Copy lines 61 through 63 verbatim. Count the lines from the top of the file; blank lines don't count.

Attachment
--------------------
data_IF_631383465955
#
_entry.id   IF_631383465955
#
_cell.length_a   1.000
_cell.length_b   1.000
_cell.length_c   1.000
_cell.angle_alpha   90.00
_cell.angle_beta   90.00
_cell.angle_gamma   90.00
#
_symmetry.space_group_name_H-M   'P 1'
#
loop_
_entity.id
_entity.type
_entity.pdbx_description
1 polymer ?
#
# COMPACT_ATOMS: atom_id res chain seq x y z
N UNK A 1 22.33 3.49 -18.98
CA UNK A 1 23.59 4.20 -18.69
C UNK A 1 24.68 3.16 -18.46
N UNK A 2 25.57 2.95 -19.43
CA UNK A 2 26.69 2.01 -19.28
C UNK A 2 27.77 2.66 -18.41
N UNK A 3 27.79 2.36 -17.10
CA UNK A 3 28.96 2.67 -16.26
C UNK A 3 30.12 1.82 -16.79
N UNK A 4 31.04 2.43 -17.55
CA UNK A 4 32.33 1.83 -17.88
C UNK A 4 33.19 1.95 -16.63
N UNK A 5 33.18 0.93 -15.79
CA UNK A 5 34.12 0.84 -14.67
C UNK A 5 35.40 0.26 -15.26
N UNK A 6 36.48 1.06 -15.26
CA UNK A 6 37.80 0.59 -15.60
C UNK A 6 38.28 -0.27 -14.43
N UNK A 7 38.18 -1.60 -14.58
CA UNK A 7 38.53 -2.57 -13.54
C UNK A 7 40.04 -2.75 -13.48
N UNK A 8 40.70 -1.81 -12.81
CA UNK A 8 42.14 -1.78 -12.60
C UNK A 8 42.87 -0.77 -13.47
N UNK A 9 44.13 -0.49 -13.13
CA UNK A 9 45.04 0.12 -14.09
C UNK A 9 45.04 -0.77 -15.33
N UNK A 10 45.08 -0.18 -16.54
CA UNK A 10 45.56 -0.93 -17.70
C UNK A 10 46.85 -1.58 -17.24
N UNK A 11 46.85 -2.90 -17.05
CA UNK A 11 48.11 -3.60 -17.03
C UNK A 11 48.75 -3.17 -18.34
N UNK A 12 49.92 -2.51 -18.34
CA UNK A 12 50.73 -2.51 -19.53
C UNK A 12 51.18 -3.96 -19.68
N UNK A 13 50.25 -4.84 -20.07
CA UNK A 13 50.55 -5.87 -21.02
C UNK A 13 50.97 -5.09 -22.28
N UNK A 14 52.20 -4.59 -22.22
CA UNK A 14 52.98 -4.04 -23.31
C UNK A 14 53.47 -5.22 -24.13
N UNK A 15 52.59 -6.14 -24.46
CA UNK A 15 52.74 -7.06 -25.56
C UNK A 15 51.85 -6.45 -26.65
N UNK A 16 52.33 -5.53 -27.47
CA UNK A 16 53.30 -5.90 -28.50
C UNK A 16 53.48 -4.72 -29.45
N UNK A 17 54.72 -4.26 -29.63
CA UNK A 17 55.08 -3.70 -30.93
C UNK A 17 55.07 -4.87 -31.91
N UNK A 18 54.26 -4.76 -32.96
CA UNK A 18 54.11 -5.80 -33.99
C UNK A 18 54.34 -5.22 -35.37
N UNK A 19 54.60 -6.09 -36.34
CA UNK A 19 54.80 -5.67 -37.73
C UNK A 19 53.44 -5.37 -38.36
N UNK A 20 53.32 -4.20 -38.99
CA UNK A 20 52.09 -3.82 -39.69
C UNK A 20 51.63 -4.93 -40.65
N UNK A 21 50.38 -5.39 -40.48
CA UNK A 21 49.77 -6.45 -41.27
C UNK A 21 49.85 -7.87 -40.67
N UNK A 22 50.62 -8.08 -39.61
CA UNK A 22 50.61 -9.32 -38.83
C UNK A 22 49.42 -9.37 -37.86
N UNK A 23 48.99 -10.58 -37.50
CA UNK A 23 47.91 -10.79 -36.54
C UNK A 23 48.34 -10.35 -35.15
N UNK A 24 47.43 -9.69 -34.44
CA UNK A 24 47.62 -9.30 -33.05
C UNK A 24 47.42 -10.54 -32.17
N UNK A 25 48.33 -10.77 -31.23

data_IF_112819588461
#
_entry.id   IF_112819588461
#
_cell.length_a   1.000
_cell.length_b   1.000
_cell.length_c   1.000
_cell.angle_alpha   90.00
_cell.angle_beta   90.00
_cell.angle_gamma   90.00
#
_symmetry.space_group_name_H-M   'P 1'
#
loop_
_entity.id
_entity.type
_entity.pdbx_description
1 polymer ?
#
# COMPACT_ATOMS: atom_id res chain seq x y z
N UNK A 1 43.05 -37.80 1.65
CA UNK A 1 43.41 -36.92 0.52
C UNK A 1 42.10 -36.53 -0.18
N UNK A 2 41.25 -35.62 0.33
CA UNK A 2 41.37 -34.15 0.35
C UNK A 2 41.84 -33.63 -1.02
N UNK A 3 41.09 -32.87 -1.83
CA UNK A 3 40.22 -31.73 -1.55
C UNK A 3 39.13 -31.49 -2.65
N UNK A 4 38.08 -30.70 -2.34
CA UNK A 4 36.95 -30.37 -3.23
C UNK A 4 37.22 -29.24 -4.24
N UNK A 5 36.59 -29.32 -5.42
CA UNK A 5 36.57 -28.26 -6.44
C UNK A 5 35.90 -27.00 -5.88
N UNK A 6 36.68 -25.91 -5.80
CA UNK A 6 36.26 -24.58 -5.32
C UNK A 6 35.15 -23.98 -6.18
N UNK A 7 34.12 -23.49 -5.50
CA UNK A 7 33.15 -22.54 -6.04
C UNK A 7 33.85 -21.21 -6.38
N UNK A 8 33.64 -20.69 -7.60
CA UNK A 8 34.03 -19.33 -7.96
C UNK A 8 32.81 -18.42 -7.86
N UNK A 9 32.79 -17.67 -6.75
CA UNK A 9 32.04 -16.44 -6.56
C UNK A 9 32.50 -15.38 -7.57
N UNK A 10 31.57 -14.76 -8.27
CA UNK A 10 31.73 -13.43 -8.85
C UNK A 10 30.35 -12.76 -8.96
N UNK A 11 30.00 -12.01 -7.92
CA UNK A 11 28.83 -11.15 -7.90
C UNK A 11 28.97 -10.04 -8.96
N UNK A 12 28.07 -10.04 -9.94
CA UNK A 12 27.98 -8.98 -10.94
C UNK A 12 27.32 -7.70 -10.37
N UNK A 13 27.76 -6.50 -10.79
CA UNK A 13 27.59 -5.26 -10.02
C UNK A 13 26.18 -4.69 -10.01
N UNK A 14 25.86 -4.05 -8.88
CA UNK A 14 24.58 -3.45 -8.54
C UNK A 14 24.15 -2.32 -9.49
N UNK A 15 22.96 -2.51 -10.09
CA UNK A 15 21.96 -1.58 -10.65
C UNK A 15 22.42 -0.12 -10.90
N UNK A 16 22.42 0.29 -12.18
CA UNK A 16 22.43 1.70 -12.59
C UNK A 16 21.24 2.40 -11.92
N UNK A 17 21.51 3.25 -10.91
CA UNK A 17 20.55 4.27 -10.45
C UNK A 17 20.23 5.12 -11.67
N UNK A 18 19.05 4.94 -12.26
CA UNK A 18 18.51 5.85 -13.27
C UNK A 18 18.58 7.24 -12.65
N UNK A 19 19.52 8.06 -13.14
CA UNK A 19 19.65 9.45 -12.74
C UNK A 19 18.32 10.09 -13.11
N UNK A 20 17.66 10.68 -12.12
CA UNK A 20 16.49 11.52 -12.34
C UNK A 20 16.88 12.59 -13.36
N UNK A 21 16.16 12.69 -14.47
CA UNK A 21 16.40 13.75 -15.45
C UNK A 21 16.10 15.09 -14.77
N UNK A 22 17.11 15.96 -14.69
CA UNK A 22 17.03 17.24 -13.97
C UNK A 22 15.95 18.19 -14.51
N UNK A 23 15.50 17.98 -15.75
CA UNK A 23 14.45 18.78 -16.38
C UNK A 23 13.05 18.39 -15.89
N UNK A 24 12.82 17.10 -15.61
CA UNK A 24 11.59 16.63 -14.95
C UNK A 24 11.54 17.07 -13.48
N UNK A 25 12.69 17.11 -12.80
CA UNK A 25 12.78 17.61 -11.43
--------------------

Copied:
CA UNK A 14 52.98 -4.04 -23.31
C UNK A 14 53.47 -5.22 -24.13
N UNK A 15 52.59 -6.14 -24.46